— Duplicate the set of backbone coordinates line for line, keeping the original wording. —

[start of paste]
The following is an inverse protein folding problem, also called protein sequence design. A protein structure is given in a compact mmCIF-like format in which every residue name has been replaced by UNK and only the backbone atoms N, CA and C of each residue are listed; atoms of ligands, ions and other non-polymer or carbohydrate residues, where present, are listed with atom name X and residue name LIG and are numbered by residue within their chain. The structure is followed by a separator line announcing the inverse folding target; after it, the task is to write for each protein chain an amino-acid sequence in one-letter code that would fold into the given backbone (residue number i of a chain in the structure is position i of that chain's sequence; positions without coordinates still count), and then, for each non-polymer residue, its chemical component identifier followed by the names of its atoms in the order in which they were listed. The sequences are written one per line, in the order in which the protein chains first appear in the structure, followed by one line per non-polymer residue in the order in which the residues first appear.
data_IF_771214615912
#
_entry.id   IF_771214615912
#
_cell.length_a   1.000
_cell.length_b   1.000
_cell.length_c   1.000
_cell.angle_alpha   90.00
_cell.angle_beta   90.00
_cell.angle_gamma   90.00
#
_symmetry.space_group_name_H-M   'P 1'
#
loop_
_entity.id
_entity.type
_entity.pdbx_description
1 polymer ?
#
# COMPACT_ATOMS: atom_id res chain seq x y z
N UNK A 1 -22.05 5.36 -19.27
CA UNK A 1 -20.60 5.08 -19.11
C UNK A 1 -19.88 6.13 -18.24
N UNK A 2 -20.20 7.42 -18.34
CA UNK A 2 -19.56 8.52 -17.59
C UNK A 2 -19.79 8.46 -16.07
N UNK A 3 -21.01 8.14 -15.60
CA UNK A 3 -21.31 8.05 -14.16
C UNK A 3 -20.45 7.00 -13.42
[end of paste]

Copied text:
The following is an inverse protein folding problem, also called protein sequence design. A protein structure is given in a compact mmCIF-like format in which every residue name has been replaced by UNK and only the backbone atoms N, CA and C of each residue are listed; atoms of ligands, ions and other non-polymer or carbohydrate residues, where present, are listed with atom name X and residue name LIG and are numbered by residue within their chain. The structure is followed by a separator line announcing the inverse folding target; after it, the task is to write for each protein chain an amino-acid sequence in one-letter code that would fold into the given backbone (residue number i of a chain in the structure is position i of that chain's sequence; positions without coordinates still count), and then, for each non-polymer residue, its chemical component identifier followed by the names of its atoms in the order in which they were listed. The sequences are written one per line, in the order in which the protein chains first appear in the structure, followed by one line per non-polymer residue in the order in which the residues first appear.
data_IF_771214615912
#
_entry.id   IF_771214615912
#
_cell.length_a   1.000
_cell.length_b   1.000
_cell.length_c   1.000
_cell.angle_alpha   90.00
_cell.angle_beta   90.00
_cell.angle_gamma   90.00
#
_symmetry.space_group_name_H-M   'P 1'
#
loop_
_entity.id
_entity.type
_entity.pdbx_description
1 polymer ?
#
# COMPACT_ATOMS: atom_id res chain seq x y z
N UNK A 1 -22.05 5.36 -19.27
CA UNK A 1 -20.60 5.08 -19.11
C UNK A 1 -19.88 6.13 -18.24
N UNK A 2 -20.20 7.42 -18.34
CA UNK A 2 -19.56 8.52 -17.59
C UNK A 2 -19.79 8.46 -16.07
N UNK A 3 -21.01 8.14 -15.60
CA UNK A 3 -21.31 8.05 -14.16
C UNK A 3 -20.45 7.00 -13.42